The midlands mercedes,this is simply a stunning car even with all its faults,i think it gorgeous and you can never mistake the noise of the stag 3 litre V8-music.

  3. Jamie says:

    The Stag never quite did it for me although I have to conceed it does have something going for it.
    The shocking quality issues hit a lot of the most expensive BL products in the 70s – like the modern day “halo” models; just in BLs case, in reverse – mainly due to a disaffected, striking workforce and money wasted instead of being used in a more targeted fashion.
    I’m not sure about the comparison to models like the Maxi, Princess and Maestro are justified. After all, those were never “right”, the Princess a case in point, the original design being far better than the end product, but also including slightly wobbly suspension. How that was supposed to compete with the Cortina or Cavalier etc I don’t know!

  4. Vaughan Evans says:

    This is an excellent account of the history of this car. I’ve always considered it to be the most beautiful car ever made.

  5. Timbo says:

    Probably one of the best designs to come from BL competeing with the likes of the Mercedes 350 and some other continental designs of that time.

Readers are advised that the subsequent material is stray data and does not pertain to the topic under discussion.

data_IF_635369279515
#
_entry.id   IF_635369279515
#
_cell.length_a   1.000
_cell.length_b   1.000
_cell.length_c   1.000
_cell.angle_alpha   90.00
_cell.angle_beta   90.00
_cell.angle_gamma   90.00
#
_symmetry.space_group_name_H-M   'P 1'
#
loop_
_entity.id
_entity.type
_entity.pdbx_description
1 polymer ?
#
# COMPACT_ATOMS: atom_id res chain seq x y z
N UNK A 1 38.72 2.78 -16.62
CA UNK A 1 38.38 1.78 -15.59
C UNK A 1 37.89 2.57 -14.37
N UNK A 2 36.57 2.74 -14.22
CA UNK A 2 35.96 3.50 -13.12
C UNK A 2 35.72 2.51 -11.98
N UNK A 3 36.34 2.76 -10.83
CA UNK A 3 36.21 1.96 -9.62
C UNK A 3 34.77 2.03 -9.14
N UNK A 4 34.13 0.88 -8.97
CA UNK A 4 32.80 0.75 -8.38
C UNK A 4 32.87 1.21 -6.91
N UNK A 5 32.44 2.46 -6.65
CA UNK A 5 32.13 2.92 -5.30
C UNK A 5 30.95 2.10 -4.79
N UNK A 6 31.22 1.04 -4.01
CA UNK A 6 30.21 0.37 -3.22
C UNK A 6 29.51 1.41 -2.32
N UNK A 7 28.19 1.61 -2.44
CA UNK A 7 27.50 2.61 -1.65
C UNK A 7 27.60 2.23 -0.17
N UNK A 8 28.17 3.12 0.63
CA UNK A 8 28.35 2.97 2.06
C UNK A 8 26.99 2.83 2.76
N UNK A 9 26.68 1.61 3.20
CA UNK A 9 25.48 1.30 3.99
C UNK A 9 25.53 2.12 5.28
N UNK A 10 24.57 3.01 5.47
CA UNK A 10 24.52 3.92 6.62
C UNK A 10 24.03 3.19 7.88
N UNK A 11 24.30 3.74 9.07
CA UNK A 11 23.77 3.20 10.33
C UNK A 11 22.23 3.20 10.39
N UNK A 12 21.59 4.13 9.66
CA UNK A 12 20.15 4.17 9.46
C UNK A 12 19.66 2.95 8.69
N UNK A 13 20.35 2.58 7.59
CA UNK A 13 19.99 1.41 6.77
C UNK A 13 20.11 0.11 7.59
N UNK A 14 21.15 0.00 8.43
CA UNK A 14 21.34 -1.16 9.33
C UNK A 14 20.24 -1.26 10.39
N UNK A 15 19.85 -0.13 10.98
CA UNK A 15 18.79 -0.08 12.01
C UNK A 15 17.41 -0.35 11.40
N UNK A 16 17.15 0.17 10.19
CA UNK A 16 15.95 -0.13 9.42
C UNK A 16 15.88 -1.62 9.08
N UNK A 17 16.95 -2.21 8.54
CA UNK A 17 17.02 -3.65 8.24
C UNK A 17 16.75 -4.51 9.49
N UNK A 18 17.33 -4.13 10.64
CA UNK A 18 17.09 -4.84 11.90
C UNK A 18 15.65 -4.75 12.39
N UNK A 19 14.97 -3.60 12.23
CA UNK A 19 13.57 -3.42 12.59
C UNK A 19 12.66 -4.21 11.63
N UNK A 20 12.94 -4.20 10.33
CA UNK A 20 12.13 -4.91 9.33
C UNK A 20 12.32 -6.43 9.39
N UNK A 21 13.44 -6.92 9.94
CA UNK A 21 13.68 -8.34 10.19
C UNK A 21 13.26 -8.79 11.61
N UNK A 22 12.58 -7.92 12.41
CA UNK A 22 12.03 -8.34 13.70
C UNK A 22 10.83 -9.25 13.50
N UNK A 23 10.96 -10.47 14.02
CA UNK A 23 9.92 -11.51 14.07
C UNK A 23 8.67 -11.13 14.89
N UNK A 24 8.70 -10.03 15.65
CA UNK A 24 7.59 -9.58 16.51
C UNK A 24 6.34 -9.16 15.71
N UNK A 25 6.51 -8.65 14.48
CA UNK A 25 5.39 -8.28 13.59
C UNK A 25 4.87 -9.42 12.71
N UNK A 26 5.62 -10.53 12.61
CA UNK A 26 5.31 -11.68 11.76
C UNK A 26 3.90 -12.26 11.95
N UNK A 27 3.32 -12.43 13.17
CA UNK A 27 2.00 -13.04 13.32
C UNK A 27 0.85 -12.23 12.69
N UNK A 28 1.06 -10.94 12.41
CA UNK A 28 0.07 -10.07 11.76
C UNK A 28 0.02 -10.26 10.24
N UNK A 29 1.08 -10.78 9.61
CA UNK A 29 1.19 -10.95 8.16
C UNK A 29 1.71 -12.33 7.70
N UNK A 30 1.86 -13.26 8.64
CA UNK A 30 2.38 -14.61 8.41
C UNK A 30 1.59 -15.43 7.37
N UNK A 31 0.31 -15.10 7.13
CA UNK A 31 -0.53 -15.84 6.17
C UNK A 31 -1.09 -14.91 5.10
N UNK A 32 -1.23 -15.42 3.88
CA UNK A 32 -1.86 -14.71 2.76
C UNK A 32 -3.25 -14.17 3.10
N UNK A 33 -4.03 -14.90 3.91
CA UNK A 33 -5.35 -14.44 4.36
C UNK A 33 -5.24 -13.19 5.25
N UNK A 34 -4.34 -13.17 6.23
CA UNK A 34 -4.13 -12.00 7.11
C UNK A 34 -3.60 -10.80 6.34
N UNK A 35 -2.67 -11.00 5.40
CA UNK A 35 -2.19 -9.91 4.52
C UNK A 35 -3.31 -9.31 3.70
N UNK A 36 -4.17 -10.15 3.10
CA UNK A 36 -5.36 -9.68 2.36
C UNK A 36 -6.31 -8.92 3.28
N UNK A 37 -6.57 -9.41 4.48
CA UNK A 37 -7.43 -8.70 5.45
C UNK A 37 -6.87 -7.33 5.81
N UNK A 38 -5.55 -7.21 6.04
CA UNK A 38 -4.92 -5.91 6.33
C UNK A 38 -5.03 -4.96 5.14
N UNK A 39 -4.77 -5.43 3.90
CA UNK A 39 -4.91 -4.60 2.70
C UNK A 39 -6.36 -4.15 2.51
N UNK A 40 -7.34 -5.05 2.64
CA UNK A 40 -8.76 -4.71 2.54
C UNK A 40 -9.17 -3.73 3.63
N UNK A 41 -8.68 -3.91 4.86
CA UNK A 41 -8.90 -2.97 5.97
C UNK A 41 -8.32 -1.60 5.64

If you had a Stag in the 70s you were an individual and someone who had money or done well.
    In my opinion the best colours of the time were Saffron yellow or white with the PI rostyle wheel trims.
    In the early 80s you could pick up a decent un restored runner for £1000 that did the job aalthough it may have had looming engine problems which were a nightmare blown out of proportion by the motoring press for all time.
    One of the best cars i had a 1977 auto in Inca, those were the days.

  6. Paul says:

    @1 – Yes the Stag nearly hit the bulls eye. As for the Maxi, Maestro etc I think they ended up off the board bouncing off the wall! – The Stag was such an excellent concept with real potential that I wonder why BL didnt have another go, basing a car off a shortened SD1 platform, with of course the Rover V8 – Its the sort of thing a premium manufacturer would do without thinking these days. Minimum investment with the opportunity to charge a premium over the base product. Would also have filled up all the spare capacity at Solihull.

  7. Yorkiebusdriver says: